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Career Decisions at What Grade?

by Steve Smith, April 9, 2003


James Dobson said that the best piece of child-rearing advice he has heard (and he has heard a few) was this: “Don’t look for the person in your child too soon.” In other words, parents must not attempt to restrictively define who their child is before all the petals of this precious flower have unfolded.

I remember thinking that our middle child would be so easy to raise because of her sweet disposition as a baby. I was soon proved wrong by her incredible cranky two and three-year-old phase. Then, as we were settling in for a few years of protracted warfare, she began to become the peacemaker of the family. Lately, however, she has been turned on to kick-boxing.

As a high school teacher, I see new petals unfolding in your children all the time. I’ve seen gentleness unfold in “tough” basketball players. I’ve seen music and dramatic talent unfold in students I once thought artistically challenged. I even find math skills unfolding in kids who say “I can’t do math!” (and as a brand-new math teacher, I’ve unfolded a few of my own petals lately!)

But to balance this equation, we should realize that the other side of Dobson’s advice is also true: “It is unwise to leave looking for the person in our children too late.” Self-discovery is a life-long process, but the sooner we begin, the more fruitful the process will be. It is imperative that, as parents (more than teachers) we help our kids find a direction for their post-high school lives well before they reach Grade 12.

Too many of us are worried about “streaming” or “Coercing” our kids into career directions that might not be “right” for them. While there is some validity to this position, it is far more detrimental to students to arrive in Grade 12 with little idea of where the future will take them. A student who graduates having completed a year of plumbing apprenticeship is further ahead on the road of life (not least financially speaking) than a student who spends four years in philosophy classes trying to decide “who they are”. (Besides, the plumber can pay for his own philosophy degree later if he really thinks it’s that important! True story: my older brother did exactly this.)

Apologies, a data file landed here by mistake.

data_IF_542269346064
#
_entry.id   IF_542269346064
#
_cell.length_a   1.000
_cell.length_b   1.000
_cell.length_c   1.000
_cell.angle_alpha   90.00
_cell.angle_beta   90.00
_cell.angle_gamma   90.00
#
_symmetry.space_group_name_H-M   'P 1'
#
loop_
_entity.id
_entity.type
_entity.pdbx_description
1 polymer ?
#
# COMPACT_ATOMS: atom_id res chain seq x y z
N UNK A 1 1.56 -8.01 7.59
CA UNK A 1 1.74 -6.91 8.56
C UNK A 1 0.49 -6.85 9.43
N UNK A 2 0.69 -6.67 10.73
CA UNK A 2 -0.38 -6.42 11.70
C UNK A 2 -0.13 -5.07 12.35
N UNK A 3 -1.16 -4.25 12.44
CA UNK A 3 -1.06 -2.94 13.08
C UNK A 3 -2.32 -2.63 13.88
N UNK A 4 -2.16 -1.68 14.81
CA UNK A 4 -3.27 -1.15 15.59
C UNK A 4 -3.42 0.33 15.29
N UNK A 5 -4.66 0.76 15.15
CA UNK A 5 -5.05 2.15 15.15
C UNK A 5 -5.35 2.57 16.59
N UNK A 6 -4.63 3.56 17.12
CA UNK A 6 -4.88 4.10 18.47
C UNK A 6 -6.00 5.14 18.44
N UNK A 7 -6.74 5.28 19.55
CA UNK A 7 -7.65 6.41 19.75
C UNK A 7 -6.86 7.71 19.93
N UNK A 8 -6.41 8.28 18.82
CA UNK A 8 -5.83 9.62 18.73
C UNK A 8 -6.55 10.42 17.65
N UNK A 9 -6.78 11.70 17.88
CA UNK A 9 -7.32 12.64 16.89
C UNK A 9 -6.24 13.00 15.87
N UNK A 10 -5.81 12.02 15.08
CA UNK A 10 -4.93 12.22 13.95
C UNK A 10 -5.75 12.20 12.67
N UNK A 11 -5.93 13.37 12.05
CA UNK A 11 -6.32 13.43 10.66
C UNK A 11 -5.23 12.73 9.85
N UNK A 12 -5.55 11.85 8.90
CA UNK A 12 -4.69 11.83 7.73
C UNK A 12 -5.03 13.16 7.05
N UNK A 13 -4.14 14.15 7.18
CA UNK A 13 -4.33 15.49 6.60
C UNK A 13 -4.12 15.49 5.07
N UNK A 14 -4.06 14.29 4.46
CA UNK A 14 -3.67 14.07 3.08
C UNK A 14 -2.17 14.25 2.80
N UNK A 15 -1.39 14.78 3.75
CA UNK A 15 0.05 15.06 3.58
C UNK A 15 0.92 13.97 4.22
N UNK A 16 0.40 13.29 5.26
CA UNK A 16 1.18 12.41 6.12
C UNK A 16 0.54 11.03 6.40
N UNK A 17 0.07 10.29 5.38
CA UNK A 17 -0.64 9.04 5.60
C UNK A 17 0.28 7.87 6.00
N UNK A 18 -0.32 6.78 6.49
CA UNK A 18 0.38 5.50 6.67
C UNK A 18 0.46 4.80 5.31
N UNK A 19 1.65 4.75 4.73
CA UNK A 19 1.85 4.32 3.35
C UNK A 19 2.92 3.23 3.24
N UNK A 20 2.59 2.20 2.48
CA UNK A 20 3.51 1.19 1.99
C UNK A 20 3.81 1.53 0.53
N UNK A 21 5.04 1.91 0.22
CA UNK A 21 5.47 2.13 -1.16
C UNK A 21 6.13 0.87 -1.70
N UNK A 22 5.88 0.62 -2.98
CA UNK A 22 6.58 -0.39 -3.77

This is where my “unfolding flower” analogy begins to break down. For unlike flowers, students don’t grow naturally “toward the light”. They need to be encouraged (fertilized?), nurtured (watered?), directed (staked?), and admonished (pruned?) if they are to become all that God intended. Children, as well as adults, should continually be growing mentally, spiritually and socially. We should be attempting new things, discovering God-given talents and working to improve those we have already recognized. Students should join a drama group, learn a computer program, or get automotive training. Yet we need to ensure they are clear on which of these gifts, skills and talents will be the ones they rely on to earn a living.

When it comes to career decisions, students need to begin making definitive choices by Grade 10 and committing themselves to a plan for their future. “Keeping my options open” is often an excuse for refusing to choose any option at all. It is my responsibility as a parent to ensure that my children can see a clear pathway to their working future.

Steve Smith